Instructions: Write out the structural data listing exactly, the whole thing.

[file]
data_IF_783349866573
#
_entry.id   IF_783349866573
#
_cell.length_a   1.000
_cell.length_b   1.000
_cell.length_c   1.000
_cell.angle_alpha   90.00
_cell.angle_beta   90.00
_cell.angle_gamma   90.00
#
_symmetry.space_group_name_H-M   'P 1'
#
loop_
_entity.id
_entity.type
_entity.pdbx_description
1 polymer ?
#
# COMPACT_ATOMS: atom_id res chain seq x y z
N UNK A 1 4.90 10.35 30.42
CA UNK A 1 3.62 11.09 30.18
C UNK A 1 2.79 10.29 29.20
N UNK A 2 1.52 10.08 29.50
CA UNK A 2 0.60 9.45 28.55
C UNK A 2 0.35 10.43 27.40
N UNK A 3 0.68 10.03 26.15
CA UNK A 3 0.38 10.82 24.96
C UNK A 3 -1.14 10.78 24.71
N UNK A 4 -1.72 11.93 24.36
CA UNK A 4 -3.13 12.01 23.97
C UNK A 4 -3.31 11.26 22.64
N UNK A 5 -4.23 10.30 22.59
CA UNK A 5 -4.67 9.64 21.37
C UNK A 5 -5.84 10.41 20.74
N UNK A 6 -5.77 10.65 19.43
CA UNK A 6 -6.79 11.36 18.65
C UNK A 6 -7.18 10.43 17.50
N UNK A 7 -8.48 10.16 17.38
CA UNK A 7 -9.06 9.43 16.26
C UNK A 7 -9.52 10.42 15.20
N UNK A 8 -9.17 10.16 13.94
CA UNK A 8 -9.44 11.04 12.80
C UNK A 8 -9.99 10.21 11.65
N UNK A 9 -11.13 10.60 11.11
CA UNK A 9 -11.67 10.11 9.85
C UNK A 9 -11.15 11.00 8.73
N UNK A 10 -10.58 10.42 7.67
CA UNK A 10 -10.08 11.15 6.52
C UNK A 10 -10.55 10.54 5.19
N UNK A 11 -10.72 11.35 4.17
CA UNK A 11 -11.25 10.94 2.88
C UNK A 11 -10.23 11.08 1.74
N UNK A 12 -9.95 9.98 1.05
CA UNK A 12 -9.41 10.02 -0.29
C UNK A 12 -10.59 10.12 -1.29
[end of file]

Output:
data_IF_783349866573
#
_entry.id   IF_783349866573
#
_cell.length_a   1.000
_cell.length_b   1.000
_cell.length_c   1.000
_cell.angle_alpha   90.00
_cell.angle_beta   90.00
_cell.angle_gamma   90.00
#
_symmetry.space_group_name_H-M   'P 1'
#
loop_
_entity.id
_entity.type
_entity.pdbx_description
1 polymer ?
#
# COMPACT_ATOMS: atom_id res chain seq x y z
N UNK A 1 4.90 10.35 30.42
CA UNK A 1 3.62 11.09 30.18
C UNK A 1 2.79 10.29 29.20
N UNK A 2 1.52 10.08 29.50
CA UNK A 2 0.60 9.45 28.55
C UNK A 2 0.35 10.43 27.40
N UNK A 3 0.68 10.03 26.15
CA UNK A 3 0.38 10.82 24.96
C UNK A 3 -1.14 10.78 24.71
N UNK A 4 -1.72 11.93 24.36
CA UNK A 4 -3.13 12.01 23.97
C UNK A 4 -3.31 11.26 22.64
N UNK A 5 -4.23 10.30 22.59
CA UNK A 5 -4.67 9.64 21.37
C UNK A 5 -5.84 10.41 20.74
N UNK A 6 -5.77 10.65 19.43
CA UNK A 6 -6.79 11.36 18.65
C UNK A 6 -7.18 10.43 17.50
N UNK A 7 -8.48 10.16 17.38
CA UNK A 7 -9.06 9.43 16.26
C UNK A 7 -9.52 10.42 15.20
N UNK A 8 -9.17 10.16 13.94
CA UNK A 8 -9.44 11.04 12.80
C UNK A 8 -9.99 10.21 11.65
N UNK A 9 -11.13 10.60 11.11
CA UNK A 9 -11.67 10.11 9.85
C UNK A 9 -11.15 11.00 8.73
N UNK A 10 -10.58 10.42 7.67
CA UNK A 10 -10.08 11.15 6.52
C UNK A 10 -10.55 10.54 5.19
N UNK A 11 -10.72 11.35 4.17
CA UNK A 11 -11.25 10.94 2.88
C UNK A 11 -10.23 11.08 1.74
N UNK A 12 -9.95 9.98 1.05
CA UNK A 12 -9.41 10.02 -0.29
C UNK A 12 -10.59 10.12 -1.29